My goal in reading this book was to build on a decent knowledge of molecular biology and statistics to get a basic understanding of the techniques of bioinformatics. This book definitely helped me do that.
The book opens up with a quick review of the relevant aspects of cellular biology and statistics. This might be enough for readers with no knowledge of biology, but I think it's better used as a review. If, for example, you don't know what a nucleotide is or what transcription is, I think you might want to learn that material somewhere else before reading this book. However, others may disagree.
The topics discussed were relevant and interesting. They include gene finding, sequence alignment, Hidden Markov Models (my first exposure to this topic), some applications to evolutions such as phylogeny, whole genome screening, regulatory sequences and gene expression. I found the quality to be uniformly very good. Many calculations were done in detail.
Most of the book deals with basic principles, but as the title implies it uses specific case studies to illustrate the theory. In addition to providing examples of how to apply the theory, the case studies were interesting in their own right. A couple of my favorites were calculating the genetic distance between Neanderthal and modern humans and how gene expression is important in wine making.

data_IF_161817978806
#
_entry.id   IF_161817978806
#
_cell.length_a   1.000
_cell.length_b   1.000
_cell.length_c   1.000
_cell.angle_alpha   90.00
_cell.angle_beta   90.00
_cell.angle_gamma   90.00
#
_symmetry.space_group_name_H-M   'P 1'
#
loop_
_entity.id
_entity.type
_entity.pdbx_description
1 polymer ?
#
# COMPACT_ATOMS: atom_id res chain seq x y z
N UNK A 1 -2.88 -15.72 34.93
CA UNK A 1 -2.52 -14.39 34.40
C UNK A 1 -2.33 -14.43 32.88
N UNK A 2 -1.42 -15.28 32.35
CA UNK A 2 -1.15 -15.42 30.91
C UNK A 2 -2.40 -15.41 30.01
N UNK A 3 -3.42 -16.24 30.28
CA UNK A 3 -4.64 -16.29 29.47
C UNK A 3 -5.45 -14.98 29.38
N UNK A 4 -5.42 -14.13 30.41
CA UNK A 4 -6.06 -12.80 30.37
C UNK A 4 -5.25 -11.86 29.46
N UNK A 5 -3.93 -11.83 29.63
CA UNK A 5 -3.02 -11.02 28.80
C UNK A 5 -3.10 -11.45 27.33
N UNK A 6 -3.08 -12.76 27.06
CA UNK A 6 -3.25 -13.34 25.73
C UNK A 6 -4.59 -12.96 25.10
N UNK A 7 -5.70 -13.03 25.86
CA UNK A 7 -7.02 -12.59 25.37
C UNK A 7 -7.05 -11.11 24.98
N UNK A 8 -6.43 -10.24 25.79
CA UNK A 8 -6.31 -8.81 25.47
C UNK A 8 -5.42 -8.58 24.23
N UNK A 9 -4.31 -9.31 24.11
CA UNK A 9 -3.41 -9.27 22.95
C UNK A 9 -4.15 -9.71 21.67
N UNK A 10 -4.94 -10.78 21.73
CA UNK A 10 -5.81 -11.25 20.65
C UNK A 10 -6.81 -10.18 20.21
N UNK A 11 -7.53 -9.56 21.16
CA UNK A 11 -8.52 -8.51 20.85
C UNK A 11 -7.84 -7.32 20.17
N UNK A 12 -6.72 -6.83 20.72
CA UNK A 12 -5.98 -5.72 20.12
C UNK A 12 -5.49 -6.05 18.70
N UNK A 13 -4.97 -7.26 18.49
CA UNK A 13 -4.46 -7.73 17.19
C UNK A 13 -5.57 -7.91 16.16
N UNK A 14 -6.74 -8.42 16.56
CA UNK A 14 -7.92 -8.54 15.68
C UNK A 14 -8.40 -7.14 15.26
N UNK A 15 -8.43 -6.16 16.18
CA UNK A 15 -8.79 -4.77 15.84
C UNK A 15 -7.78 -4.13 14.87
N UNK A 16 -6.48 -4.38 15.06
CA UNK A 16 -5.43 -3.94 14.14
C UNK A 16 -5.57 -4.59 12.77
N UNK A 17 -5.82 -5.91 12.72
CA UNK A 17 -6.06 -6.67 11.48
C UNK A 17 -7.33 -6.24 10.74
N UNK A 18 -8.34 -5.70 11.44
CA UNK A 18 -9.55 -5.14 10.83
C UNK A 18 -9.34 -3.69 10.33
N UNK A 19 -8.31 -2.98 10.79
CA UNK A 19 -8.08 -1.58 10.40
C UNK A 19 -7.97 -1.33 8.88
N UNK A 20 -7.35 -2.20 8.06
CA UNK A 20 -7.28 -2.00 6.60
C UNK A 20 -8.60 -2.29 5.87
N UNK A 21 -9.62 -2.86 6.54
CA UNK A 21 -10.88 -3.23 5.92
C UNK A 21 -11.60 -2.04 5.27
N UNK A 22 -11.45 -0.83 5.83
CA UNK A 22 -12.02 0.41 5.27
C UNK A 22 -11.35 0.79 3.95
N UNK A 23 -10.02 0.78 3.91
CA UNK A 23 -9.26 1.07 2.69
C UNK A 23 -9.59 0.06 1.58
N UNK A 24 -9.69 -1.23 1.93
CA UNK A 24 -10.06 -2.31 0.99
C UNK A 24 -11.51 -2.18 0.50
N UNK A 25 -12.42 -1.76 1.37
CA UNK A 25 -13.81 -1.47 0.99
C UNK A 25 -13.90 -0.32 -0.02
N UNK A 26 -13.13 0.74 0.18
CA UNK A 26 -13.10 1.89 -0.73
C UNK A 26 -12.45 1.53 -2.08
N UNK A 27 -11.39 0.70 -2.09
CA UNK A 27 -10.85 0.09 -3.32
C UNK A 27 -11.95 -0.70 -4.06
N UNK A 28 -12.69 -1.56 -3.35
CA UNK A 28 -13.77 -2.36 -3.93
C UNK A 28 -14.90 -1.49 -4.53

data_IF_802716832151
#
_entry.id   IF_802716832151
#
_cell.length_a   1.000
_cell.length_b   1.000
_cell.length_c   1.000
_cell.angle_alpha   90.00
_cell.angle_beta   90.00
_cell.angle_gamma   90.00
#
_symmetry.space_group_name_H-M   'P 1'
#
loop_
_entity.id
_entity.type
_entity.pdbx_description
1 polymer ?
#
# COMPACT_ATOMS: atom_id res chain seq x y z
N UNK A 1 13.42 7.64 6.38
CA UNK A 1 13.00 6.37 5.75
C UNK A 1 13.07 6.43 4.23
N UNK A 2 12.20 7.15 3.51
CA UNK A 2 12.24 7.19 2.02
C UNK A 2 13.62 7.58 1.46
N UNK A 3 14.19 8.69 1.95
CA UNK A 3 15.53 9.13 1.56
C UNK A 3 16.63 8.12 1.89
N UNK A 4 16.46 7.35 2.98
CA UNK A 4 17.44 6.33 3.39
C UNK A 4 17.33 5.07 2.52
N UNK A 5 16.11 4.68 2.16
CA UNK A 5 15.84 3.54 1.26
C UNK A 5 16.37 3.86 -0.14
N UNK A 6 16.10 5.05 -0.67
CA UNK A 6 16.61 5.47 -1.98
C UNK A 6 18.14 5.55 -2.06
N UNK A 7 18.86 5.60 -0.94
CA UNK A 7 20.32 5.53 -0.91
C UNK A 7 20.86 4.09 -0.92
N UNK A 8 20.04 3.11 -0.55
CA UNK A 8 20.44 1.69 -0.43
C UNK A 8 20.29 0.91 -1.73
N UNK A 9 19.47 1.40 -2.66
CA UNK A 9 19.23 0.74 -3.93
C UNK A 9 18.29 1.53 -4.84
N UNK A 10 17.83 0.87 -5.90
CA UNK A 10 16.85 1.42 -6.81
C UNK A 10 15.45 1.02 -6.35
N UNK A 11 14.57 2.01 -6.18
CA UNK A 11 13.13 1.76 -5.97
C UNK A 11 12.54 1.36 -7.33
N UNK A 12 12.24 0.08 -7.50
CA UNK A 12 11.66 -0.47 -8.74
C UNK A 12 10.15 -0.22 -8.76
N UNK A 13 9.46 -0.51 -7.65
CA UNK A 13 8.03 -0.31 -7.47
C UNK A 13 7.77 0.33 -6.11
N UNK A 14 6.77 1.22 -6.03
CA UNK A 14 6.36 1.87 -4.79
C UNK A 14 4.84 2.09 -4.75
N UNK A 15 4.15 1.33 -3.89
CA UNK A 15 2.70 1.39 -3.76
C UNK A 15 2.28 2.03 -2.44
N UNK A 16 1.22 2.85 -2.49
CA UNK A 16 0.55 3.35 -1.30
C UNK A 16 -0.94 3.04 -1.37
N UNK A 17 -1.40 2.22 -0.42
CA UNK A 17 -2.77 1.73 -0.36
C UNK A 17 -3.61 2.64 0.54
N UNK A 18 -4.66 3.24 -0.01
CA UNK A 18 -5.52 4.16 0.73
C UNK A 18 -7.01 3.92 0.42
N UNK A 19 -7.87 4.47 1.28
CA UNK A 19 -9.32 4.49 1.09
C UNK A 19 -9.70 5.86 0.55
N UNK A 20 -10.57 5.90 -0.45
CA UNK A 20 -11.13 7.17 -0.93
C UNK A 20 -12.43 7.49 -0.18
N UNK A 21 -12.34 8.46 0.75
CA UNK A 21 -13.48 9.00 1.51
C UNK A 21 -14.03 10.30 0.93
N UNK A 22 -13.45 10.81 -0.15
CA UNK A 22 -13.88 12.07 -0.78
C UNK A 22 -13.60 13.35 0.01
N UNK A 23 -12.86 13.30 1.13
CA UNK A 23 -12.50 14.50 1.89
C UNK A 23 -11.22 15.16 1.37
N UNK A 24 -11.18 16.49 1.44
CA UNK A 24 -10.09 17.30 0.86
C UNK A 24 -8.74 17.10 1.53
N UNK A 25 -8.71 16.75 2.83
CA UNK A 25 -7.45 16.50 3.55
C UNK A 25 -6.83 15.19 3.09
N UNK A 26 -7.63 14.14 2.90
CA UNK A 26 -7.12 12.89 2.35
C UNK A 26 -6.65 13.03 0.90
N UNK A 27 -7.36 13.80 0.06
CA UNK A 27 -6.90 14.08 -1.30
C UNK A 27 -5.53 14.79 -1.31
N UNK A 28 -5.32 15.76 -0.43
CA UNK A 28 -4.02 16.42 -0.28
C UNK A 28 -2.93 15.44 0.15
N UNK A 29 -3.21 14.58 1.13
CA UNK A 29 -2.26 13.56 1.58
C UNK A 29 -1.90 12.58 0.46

While the emphasis is on learning the fundamental concepts a few tools/resources were briefly mentioned including BLAST, FASTA format, GenBank, PAM and BLOSUM. However the coverage of these is minimal. If you're looking for a book on existing bioinformatics tools like BLAST then this book probably wouldn't be a good choice (for that I thought "Bioinformatics, A Practical Guide to the Analysis of Genes and Proteins" by Baxevanis and Ouellette, was pretty good)
One kind of odd thing (odd in my experience anyway) is that when describing matrices a (column, row) notation was used, for example on page 43 a matrix with 2 rows and c columns was described as a cx2 matrix.
I think this book provided a very good introduction to a fairly wide variety of concepts in bioinformatics. If you have studied these topics previously this book might be fun to read, but you probably wouldn't learn much (except perhaps from the case studies).